print("iter:{:>4}  loss:{:.3f}".format(
        iter_, loss_[iter_]))
iter:   0  loss:1966.783
iter: 200  loss:1020.058
iter: 400  loss:833.788
iter: 600  loss:994.871
iter: 800  loss:883.134
iter:1000  loss:892.679
iter:1200  loss:846.151
iter:1400  loss:857.963
iter:1600  loss:902.009
iter:1800  loss:893.753
iter:2000  loss:814.118
iter:2200  loss:841.195
iter:2400  loss:906.226
iter:2600  loss:881.371
iter:2800  loss:839.190
iter:2999  loss:832.338

Results

surrogate_posterior_cov = surrogate_posterior.covariance()
surrogate_posterior_scale = tf.cholesky(surrogate_posterior_cov )

with tf.variable_scope('make_likelihood', reuse=True):
  intercept = tf.get_variable(name='intercept')
  weights_floor = tf.get_variable(name='weights_floor')

[
    surrogate_posterior_scale_,
    surrogate_posterior_cov_,
    intercept_,
    weights_floor_,
    prior_scale_,
] = sess.run([
    surrogate_posterior_scale,
    surrogate_posterior_cov,
    intercept,
    weights_floor,
    prior.distribution.scale,
])


print('    intercept: ', intercept_)
print('weights_floor: ', weights_floor_)
print('  prior_scale: ', prior_scale_)
    intercept:  [ 1.46341455]
weights_floor:  [-0.71115714]
  prior_scale:  0.333418

We will now plot the training-set loss as a function of training iteration. Note that although the learning_rate decays to 0, there's still noise in the loss owing to the learned parameters being evaluated over different mini-batches.

plt.plot(loss_, 'b-');
plt.xlabel('iter');
plt.ylabel('loss');

png

We now plot a nonparametric estimate of the density of the diagonal of the surrogate posterior covariance. Roughly speaking, this shows us how much intrinsic variability there is in each county's log(radon) readings.

surrogate_posterior_diag_scale_ = np.diag(surrogate_posterior_scale_)
with warnings.catch_warnings():
  warnings.simplefilter("ignore")
  sns.kdeplot(surrogate_posterior_diag_scale_, shade=True, color="r");
  plt.xlabel('posterior std. deviation');
  plt.ylabel('density');

png

We now show a heat map of the covariance matrix. This shows us that just looking at the diagonal was a perfectly reasonable thing to do; the matrix is clearly diagonally dominant.

sns.heatmap(surrogate_posterior_cov_)
plt.title('Surrogate Posterior Covariance')
<matplotlib.text.Text at 0x7f9ae4c3ec90>

png

We now conjecture that the county-wise standard deviations might be log-correlated with the number of observations for that county.

cnt = np.histogram(
    df['county'],
    np.arange(data_stats.num_unique_county+1))[0]

y = np.stack([cnt, surrogate_posterior_diag_scale_]).T
y = y[y[:,0].argsort()]  # sort by zero-th col
sns.regplot(x=np.log(y[:,0]), y=y[:, 1], color='g')
plt.xlabel('county log-count');
plt.ylabel('posterior std. deviation');

png

Indeed--we do appear to have learned a log-linear relationship between std. deviation and county frequency. This is neat because we never expressed this idea in the model; it is simply apparently true.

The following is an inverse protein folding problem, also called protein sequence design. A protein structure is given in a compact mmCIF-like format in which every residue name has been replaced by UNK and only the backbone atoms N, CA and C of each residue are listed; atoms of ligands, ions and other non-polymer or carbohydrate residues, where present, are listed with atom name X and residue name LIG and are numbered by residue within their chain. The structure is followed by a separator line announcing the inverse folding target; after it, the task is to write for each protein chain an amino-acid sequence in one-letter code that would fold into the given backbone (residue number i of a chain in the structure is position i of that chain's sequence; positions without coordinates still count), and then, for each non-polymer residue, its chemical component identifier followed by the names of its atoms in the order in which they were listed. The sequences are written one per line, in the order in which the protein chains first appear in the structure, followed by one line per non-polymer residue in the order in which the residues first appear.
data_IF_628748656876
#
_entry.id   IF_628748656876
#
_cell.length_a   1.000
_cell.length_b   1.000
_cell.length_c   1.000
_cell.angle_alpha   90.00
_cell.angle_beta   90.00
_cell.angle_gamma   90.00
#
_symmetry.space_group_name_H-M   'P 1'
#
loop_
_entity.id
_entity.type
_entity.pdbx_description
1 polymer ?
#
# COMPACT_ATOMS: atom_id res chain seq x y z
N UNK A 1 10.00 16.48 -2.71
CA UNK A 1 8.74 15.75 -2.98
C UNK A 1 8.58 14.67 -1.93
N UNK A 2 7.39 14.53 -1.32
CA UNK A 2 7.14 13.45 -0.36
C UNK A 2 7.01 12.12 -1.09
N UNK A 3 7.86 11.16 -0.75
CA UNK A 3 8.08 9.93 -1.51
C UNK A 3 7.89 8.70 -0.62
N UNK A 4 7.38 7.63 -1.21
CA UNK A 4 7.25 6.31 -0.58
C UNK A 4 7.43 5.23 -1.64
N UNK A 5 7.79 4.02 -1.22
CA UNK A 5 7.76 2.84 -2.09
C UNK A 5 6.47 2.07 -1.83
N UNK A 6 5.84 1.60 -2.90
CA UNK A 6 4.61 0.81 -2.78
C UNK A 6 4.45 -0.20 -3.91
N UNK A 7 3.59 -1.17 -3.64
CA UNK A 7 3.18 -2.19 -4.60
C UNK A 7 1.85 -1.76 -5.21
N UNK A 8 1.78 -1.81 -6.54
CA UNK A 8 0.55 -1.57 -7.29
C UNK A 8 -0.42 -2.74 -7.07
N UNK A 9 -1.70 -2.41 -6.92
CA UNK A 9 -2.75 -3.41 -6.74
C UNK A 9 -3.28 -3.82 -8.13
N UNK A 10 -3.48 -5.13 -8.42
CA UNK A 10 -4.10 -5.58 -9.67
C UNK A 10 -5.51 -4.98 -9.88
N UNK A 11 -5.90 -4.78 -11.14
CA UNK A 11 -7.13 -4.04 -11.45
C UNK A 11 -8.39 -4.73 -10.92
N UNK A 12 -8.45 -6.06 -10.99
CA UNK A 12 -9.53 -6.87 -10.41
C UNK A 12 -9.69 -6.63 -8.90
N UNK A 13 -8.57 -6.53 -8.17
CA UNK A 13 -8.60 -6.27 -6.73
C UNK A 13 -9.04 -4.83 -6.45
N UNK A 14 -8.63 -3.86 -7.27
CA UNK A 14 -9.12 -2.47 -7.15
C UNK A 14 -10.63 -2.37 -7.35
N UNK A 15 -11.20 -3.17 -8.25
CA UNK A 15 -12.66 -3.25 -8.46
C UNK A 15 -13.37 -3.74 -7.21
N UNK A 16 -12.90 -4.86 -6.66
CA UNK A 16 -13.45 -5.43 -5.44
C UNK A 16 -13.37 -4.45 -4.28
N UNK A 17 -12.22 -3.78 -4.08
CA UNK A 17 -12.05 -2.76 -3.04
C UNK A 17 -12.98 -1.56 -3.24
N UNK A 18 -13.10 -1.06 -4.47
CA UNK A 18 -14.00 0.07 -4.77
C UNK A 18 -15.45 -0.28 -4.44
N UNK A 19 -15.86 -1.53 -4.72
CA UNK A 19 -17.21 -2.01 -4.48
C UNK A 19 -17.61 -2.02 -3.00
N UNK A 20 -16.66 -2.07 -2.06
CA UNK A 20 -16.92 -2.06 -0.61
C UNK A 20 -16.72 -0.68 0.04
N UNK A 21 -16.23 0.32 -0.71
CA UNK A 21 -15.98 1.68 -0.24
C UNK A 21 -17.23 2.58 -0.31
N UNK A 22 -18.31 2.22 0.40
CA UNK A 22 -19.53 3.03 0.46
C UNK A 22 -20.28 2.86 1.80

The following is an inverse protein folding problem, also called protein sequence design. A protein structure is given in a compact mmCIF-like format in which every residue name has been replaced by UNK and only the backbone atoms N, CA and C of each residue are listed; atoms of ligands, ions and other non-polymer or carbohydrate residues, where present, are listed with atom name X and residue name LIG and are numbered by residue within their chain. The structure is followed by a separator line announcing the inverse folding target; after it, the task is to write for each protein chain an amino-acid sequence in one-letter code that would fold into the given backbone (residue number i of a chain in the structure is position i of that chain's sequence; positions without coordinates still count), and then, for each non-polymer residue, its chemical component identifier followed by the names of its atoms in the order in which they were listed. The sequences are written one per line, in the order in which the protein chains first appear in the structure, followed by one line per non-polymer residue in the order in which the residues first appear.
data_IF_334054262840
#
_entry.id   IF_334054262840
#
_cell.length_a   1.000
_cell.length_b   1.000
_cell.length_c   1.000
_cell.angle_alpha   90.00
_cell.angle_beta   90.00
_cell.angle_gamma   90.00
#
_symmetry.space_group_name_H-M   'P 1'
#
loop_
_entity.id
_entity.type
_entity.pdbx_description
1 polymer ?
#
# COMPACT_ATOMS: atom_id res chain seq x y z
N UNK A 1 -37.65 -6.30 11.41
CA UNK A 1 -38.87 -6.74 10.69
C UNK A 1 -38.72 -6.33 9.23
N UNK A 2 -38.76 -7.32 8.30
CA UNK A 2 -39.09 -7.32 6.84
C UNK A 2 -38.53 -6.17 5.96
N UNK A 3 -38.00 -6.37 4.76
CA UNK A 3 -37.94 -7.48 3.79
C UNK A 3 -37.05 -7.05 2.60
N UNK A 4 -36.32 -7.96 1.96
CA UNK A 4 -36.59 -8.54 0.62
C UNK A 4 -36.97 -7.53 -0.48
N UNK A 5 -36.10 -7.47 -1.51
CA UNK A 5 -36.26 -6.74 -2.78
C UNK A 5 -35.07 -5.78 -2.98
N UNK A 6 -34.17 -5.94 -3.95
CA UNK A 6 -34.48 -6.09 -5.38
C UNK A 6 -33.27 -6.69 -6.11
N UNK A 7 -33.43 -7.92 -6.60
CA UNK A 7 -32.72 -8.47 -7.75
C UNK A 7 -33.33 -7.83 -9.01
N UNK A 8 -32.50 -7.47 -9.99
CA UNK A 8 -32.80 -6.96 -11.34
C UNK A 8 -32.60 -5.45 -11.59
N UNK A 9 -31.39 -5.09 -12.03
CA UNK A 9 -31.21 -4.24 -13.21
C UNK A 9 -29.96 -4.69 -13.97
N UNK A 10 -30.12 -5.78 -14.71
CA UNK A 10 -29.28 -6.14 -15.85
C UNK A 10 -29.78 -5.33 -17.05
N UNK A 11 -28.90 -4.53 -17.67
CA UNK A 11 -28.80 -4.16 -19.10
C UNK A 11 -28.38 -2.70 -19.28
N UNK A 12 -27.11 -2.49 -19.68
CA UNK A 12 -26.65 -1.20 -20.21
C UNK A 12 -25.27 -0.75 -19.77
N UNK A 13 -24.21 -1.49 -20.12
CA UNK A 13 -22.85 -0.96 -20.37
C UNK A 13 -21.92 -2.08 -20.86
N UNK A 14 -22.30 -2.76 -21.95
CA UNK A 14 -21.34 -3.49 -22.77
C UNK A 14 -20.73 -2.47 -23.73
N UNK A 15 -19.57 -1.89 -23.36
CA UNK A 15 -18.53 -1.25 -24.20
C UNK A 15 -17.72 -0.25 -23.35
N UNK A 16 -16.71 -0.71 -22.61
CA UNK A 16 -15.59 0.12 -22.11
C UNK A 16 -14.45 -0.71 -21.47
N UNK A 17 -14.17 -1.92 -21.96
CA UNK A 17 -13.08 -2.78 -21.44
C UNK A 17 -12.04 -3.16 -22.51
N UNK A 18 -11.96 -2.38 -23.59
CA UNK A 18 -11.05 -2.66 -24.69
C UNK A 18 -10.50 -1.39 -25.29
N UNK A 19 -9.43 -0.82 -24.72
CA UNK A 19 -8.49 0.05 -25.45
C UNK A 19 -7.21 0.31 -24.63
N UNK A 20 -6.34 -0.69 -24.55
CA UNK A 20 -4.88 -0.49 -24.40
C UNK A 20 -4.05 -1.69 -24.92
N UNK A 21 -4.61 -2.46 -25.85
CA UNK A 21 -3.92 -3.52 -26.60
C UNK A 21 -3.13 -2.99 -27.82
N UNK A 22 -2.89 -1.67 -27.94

Comparing to lme4 in R

%%shell
exit  # Trick to make this block not execute.

radon = read.csv('srrs2.dat', header = TRUE)
radon = radon[radon$state=='MN',]
radon$radon = ifelse(radon$activity==0., 0.1, radon$activity)
radon$log_radon = log(radon$radon)

# install.packages('lme4')
library(lme4)
fit <- lmer(log_radon ~ 1 + floor + (1 | county), data=radon)
fit

# Linear mixed model fit by REML ['lmerMod']
# Formula: log_radon ~ 1 + floor + (1 | county)
#    Data: radon
# REML criterion at convergence: 2171.305
# Random effects:
#  Groups   Name        Std.Dev.
#  county   (Intercept) 0.3282
#  Residual             0.7556
# Number of obs: 919, groups:  county, 85
# Fixed Effects:
# (Intercept)        floor
#       1.462       -0.693
<IPython.core.display.Javascript at 0x7f9ae4af75d0>
<IPython.core.display.Javascript at 0x7f9ae4af70d0>
<IPython.core.display.Javascript at 0x7f9ae4af7090>
<IPython.core.display.Javascript at 0x7f9ae7b59850>
<IPython.core.display.Javascript at 0x7f9ae4af73d0>
<IPython.core.display.Javascript at 0x7f9ae4af7410>
<IPython.core.display.Javascript at 0x7f9ae7b59310>
<IPython.core.display.Javascript at 0x7f9ae7b598d0>

The following table summarizes the results.

print(pd.DataFrame(data=dict(intercept=[1.462, intercept_[0]],
                             floor=[-0.693, weights_floor_[0]],
                             scale=[0.3282, prior_scale_]),
                   index=['lme4', 'vi']))
         floor  intercept     scale
lme4 -0.693000   1.462000  0.328200
vi   -0.711157   1.463415  0.333418

This table indicates the VI results are within ~10% of lme4's. This is somewhat surprising since:

  • lme4 is based on Laplace's method (not VI),
  • we used mini-batch SGD,
  • no effort was made in this colab to actually converge,
  • minimal effort was made to tune hyperparameters,
  • no effort was taken regularize or preprocess the data (eg, center features, etc.).

Conclusion

In this colab we described Generalized Linear Mixed-effects Models and showed how to use variational inference to fit them using TensorFlow. Although the toy problem only had a few 100 training samples, the techniques used here are identical to what's needed at scale.